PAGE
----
The recent meetings in New York between Cyprus President Clerides and the Turkish-Cypriot leader Denktash have failed to establish agreement on some of the key issues in dispute–in view of the insistence of Mr. Denktash on the creation of two separate states, contrary to numerous UN resolutions calling for a bizonal, bicommunal federation.
Efforts to reach agreement between Greek and Turkish-Cypriots are currently stalled by the indisposition of Mr. Denktash after undergoing surgery in New York, and the uncertain state of the political scene in Turkey, pending the general elections there on November 3.
Other Summit Decisions
At the summit, Greece urged the future candidacy of Bulgaria and Romania, affirming its intention at the December Copenhagen summit meeting to record the commitment of both countries to meet the criteria for accession by 2007.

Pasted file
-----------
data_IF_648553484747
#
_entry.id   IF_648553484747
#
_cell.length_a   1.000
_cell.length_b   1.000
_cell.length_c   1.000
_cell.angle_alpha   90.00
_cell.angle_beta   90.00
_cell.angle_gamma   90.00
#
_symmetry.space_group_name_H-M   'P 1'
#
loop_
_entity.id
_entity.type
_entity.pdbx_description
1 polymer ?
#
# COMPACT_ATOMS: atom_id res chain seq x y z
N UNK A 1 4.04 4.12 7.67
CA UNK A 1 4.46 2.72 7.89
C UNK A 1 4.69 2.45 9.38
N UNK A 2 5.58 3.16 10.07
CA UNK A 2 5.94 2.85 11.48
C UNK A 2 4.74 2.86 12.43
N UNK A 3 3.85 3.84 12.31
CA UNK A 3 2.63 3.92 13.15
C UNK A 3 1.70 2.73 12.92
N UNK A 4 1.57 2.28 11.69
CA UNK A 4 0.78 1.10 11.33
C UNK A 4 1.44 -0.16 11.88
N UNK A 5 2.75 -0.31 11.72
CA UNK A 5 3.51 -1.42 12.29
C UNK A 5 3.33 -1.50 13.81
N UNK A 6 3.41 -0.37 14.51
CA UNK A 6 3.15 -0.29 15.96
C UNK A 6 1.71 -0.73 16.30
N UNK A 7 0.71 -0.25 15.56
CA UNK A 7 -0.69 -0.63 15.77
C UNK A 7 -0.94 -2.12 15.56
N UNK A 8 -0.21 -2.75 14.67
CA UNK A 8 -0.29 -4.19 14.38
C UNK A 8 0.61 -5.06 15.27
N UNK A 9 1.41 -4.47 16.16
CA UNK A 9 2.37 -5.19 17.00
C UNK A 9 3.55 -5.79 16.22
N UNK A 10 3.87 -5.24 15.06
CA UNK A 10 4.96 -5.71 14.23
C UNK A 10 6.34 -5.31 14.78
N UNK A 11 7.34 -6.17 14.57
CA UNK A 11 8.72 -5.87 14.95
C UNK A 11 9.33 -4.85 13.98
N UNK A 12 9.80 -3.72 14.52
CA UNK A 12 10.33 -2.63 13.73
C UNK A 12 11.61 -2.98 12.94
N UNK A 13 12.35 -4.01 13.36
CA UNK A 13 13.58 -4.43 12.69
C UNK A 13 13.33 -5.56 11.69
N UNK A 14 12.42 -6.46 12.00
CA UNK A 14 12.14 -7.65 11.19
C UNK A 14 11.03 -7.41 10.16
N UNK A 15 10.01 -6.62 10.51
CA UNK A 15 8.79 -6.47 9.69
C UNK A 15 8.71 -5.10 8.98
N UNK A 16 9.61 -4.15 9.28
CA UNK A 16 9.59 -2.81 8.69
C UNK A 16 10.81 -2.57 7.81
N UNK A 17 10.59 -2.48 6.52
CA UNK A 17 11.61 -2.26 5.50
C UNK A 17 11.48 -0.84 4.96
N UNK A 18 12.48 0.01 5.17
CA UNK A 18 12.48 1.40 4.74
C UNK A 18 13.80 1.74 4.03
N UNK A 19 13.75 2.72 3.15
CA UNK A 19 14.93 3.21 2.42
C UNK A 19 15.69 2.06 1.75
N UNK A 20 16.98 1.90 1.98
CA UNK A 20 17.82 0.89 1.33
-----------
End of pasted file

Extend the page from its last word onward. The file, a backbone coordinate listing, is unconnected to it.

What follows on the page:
Other business at the Brussels meeting included discussion of the EU's Common Agricultural Policy. Greece joined Spain, Finland and Austria in opposing French-German proposals for a freeze on EU farm spending after 2006. Greece favors a European Commission proposal that farm spending for the new members should be increased gradually up to the year 2013.